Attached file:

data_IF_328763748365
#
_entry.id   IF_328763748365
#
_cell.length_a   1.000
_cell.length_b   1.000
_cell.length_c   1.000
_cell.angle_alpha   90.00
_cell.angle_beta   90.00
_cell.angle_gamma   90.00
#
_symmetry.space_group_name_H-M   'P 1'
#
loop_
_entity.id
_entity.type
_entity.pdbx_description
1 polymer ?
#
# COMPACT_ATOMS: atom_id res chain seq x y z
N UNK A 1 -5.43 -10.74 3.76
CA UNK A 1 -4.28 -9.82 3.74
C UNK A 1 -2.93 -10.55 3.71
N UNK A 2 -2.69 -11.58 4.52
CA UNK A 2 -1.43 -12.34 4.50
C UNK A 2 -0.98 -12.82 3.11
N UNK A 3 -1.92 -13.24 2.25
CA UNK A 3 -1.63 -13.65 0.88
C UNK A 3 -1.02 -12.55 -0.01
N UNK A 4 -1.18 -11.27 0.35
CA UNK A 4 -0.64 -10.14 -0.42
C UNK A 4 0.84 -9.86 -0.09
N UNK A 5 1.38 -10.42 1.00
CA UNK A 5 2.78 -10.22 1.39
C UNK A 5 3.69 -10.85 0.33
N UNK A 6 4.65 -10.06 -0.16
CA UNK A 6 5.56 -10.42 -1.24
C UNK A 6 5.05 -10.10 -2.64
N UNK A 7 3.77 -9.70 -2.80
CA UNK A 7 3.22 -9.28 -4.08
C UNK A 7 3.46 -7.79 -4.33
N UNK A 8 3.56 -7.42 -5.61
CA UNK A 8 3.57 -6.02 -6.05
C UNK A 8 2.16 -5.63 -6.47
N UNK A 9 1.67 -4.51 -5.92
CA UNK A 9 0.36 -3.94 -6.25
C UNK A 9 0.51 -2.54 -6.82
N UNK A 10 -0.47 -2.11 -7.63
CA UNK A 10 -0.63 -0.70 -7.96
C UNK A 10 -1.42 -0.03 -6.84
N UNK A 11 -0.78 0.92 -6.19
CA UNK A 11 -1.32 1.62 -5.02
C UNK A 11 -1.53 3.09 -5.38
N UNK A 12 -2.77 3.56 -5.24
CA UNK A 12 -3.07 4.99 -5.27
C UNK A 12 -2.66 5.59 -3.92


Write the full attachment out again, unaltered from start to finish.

data_IF_328763748365
#
_entry.id   IF_328763748365
#
_cell.length_a   1.000
_cell.length_b   1.000
_cell.length_c   1.000
_cell.angle_alpha   90.00
_cell.angle_beta   90.00
_cell.angle_gamma   90.00
#
_symmetry.space_group_name_H-M   'P 1'
#
loop_
_entity.id
_entity.type
_entity.pdbx_description
1 polymer ?
#
# COMPACT_ATOMS: atom_id res chain seq x y z
N UNK A 1 -5.43 -10.74 3.76
CA UNK A 1 -4.28 -9.82 3.74
C UNK A 1 -2.93 -10.55 3.71
N UNK A 2 -2.69 -11.58 4.52
CA UNK A 2 -1.43 -12.34 4.50
C UNK A 2 -0.98 -12.82 3.11
N UNK A 3 -1.92 -13.24 2.25
CA UNK A 3 -1.63 -13.65 0.88
C UNK A 3 -1.02 -12.55 -0.01
N UNK A 4 -1.18 -11.27 0.35
CA UNK A 4 -0.64 -10.14 -0.42
C UNK A 4 0.84 -9.86 -0.09
N UNK A 5 1.38 -10.42 1.00
CA UNK A 5 2.78 -10.22 1.39
C UNK A 5 3.69 -10.85 0.33
N UNK A 6 4.65 -10.06 -0.16
CA UNK A 6 5.56 -10.42 -1.24
C UNK A 6 5.05 -10.10 -2.64
N UNK A 7 3.77 -9.70 -2.80
CA UNK A 7 3.22 -9.28 -4.08
C UNK A 7 3.46 -7.79 -4.33
N UNK A 8 3.56 -7.42 -5.61
CA UNK A 8 3.57 -6.02 -6.05
C UNK A 8 2.16 -5.63 -6.47
N UNK A 9 1.67 -4.51 -5.92
CA UNK A 9 0.36 -3.94 -6.25
C UNK A 9 0.51 -2.54 -6.82
N UNK A 10 -0.47 -2.11 -7.63
CA UNK A 10 -0.63 -0.70 -7.96
C UNK A 10 -1.42 -0.03 -6.84
N UNK A 11 -0.78 0.92 -6.19
CA UNK A 11 -1.32 1.62 -5.02
C UNK A 11 -1.53 3.09 -5.38
N UNK A 12 -2.77 3.56 -5.24
CA UNK A 12 -3.07 4.99 -5.27
C UNK A 12 -2.66 5.59 -3.92